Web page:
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Bank ejects Muslim woman over full-face veil

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Stock image of a woman wearing a niqab. Photo: DPA.
14:20 CET+01:00
The case of a woman who was not allowed to enter a Sparkasse bank branch because of her face-covering niqab has sparked debate in western Germany.

The woman went to the Sparkasse bank in Neuss, North Rhine-Westphalia, last Wednesday to make a transfer, but an employee would not let her enter, reported the Neuss-Grevenbroicher Zeitung.

The 20-year-old woman said the bank employee stood in her way, blocking her from entering and asked her to leave.

She offered to remove the veil from her face in order to identify herself, but this apparently did not resolve the situation and it escalated into a loud confrontation.

The woman said the employee pushed her, leaving a mark on her body because she was carrying heavy shopping bags.

By the time police arrived, the woman had already left, but she later filed a complaint alleging bodily harm.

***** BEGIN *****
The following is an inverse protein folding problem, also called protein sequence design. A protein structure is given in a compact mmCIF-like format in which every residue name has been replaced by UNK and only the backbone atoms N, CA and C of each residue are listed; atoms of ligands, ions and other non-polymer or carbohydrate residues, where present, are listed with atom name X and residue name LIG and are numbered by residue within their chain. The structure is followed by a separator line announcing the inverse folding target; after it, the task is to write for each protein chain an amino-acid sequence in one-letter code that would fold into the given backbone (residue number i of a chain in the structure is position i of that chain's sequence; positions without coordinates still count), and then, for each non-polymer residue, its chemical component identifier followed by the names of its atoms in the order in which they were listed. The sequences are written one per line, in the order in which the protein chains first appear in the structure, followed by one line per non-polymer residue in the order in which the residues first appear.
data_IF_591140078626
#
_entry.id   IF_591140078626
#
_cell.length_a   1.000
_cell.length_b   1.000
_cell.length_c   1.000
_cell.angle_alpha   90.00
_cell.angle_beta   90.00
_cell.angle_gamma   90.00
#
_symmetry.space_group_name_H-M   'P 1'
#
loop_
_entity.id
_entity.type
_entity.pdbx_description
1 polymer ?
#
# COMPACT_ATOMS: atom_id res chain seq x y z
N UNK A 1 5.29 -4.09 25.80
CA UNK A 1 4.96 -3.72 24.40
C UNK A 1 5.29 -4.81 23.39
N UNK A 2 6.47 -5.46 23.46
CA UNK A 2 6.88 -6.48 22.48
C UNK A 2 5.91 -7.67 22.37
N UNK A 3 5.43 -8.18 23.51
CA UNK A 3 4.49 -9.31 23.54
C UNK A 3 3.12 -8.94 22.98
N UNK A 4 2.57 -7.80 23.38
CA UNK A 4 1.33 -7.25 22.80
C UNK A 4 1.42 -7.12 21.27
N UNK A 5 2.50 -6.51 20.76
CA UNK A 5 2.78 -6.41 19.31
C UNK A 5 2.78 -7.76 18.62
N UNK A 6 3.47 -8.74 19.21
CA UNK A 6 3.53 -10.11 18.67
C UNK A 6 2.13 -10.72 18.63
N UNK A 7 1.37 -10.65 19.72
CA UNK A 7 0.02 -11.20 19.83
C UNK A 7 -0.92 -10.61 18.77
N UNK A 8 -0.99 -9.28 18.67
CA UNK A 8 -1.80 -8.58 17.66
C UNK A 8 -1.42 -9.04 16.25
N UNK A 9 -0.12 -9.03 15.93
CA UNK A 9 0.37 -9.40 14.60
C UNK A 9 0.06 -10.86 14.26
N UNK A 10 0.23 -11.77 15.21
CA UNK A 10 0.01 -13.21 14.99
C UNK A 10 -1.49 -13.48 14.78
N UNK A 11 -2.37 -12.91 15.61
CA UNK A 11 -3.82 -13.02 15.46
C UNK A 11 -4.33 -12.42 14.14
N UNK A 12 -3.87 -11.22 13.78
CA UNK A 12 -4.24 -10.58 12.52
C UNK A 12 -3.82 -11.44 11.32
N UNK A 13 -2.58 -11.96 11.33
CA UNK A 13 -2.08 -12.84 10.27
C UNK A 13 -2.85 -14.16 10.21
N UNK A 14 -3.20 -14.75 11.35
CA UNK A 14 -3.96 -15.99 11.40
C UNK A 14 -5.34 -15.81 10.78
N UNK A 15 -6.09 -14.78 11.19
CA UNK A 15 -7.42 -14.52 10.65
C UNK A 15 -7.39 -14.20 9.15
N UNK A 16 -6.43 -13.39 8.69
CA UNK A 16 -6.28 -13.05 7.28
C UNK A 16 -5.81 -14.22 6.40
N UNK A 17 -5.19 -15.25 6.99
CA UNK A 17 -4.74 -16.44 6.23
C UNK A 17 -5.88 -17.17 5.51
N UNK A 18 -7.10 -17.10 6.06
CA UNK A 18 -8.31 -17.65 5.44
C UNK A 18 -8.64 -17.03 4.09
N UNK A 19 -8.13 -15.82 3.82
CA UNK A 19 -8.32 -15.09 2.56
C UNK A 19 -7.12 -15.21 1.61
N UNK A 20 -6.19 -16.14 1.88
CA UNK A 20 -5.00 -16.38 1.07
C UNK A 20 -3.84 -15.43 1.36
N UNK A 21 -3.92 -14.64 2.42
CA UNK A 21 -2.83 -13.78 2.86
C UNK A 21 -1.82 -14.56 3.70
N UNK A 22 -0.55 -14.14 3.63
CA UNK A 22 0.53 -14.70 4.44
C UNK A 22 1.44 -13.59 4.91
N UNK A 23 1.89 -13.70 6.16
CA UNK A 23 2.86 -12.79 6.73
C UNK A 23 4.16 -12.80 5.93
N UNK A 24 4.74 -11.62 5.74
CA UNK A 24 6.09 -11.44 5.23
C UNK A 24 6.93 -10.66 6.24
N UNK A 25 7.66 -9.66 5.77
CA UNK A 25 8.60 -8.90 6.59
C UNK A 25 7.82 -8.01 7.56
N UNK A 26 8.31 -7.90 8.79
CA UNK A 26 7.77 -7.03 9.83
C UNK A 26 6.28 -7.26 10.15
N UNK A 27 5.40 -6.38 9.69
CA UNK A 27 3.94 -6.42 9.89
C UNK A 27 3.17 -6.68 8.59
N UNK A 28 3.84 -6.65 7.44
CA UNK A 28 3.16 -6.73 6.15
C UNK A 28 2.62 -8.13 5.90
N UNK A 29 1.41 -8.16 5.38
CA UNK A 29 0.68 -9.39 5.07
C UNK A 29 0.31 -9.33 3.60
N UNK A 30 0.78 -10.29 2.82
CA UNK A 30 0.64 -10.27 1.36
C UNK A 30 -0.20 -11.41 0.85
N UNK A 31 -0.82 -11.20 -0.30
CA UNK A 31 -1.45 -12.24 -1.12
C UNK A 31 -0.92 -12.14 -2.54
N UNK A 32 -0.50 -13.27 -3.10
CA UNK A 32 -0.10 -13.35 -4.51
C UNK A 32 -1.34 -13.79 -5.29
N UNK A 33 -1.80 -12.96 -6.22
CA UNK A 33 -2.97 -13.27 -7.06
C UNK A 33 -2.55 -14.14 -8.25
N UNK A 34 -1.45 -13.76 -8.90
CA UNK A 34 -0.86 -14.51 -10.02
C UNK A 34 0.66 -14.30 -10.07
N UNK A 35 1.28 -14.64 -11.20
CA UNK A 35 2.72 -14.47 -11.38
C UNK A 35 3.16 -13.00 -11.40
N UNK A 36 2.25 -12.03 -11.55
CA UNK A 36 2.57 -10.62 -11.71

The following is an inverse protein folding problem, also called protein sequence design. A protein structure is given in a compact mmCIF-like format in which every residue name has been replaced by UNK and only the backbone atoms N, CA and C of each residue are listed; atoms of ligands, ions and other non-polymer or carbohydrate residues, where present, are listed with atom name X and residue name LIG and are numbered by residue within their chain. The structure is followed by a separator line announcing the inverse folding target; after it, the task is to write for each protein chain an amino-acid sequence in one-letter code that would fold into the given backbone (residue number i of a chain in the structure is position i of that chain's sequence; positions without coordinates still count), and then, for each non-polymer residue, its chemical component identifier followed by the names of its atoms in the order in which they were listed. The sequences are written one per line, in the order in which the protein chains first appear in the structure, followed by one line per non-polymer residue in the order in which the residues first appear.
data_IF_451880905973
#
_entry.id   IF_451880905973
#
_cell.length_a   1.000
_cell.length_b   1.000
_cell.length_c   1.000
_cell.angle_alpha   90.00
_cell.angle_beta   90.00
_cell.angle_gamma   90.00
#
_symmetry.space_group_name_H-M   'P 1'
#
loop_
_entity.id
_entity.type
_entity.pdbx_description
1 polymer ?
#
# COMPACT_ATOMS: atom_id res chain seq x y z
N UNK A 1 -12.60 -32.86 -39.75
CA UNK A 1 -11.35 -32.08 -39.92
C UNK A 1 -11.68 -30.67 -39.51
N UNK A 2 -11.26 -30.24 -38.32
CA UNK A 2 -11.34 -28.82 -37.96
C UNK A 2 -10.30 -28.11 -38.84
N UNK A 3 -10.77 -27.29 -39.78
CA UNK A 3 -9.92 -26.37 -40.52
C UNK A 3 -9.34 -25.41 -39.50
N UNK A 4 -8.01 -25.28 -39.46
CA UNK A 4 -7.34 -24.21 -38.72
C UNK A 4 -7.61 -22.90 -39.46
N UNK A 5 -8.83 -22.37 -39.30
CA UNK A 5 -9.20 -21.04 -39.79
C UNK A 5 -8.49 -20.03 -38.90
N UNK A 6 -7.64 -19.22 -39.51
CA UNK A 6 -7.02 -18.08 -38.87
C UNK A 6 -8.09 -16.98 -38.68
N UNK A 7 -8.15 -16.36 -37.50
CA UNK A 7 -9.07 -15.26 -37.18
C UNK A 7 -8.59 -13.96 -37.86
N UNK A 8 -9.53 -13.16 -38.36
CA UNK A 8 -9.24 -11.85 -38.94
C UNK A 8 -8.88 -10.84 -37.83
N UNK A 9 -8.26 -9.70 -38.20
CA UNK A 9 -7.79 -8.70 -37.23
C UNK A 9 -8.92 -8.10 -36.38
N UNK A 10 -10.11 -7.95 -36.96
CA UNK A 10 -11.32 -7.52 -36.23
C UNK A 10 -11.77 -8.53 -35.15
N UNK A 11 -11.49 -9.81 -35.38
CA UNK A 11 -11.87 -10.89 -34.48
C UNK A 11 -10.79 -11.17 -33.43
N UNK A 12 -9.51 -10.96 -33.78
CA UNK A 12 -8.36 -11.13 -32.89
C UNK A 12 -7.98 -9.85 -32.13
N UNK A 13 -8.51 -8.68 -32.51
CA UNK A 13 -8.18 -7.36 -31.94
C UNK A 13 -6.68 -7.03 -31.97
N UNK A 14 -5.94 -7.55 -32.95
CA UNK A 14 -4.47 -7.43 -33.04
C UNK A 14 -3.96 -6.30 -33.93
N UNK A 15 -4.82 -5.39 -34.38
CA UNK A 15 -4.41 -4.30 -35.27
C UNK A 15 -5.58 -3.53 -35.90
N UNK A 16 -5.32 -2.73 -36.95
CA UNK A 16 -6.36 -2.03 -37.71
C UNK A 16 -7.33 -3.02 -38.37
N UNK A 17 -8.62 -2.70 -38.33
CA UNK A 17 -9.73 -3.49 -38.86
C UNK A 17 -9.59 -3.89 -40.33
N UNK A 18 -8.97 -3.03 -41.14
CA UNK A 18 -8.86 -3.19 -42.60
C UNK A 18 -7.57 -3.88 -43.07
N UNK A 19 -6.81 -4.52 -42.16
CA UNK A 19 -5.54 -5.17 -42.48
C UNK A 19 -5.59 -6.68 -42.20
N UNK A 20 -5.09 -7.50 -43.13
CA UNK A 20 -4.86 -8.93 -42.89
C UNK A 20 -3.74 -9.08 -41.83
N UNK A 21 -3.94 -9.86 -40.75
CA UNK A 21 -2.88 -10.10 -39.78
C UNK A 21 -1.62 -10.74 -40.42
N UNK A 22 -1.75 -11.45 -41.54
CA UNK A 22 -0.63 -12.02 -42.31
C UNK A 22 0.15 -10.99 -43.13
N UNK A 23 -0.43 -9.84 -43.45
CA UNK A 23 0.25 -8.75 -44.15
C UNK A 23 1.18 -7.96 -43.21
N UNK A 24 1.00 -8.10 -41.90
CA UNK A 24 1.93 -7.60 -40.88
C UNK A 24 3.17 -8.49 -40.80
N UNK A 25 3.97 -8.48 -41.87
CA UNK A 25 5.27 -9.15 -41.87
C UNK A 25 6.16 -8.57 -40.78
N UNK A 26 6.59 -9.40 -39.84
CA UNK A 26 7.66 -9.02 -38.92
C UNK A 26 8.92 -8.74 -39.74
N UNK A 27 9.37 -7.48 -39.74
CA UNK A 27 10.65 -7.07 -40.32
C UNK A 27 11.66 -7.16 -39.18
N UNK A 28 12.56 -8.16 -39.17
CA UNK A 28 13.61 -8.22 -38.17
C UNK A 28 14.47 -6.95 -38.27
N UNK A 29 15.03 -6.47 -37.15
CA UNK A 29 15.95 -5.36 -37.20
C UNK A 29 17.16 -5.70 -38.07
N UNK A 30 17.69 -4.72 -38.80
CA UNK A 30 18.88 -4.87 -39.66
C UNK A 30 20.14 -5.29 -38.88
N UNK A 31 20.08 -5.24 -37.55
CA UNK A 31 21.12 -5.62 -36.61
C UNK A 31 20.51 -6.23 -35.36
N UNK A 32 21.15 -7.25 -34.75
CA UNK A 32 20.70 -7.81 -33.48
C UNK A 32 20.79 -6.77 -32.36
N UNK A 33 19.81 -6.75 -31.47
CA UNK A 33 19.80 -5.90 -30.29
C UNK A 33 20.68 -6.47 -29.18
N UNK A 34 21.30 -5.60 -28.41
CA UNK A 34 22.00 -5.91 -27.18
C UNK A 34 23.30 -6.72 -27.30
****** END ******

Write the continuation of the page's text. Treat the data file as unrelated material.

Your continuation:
A spokesperson for Sparkasse Neuss denied the woman's version of events and said that the employee had simply tried to explain that the niqab - which covers the face and head, except for the eyes - violated the bank's ban on masks.

"It is incredibly important to us that this does not become a matter of religion, but of security," said Sparkasse Neuss spokesman Stephan Meiser.

A sign near the bank's entrance shows a crossed out motorcycle helmet to explain their no-mask policy, and it was this sign that the employee was trying to explain, the spokesman said.

The woman's offer to remove her veil in a private room and show her ID in the presence of a female employee was not an option for the bank, the spokesman said, because of security concerns. He explained that this would present a risk to the employee if she had a weapon.

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But a spokesman of Stadtsparkasse Düsseldorf told the Neuss-Grevenbroicher Zeitung that the bank allows women wearing religious coverings to be identified by a female employee in a separate room.

“If we assumed all customers had criminal intentions, we wouldn't give out any more money,” said Stadtsparkasse Düsseldorf spokesman Gerd Meyer.

The woman's husband, who was born in Germany to a Turkish family, said the couple has made an appointment with a psychologist because of the incident.

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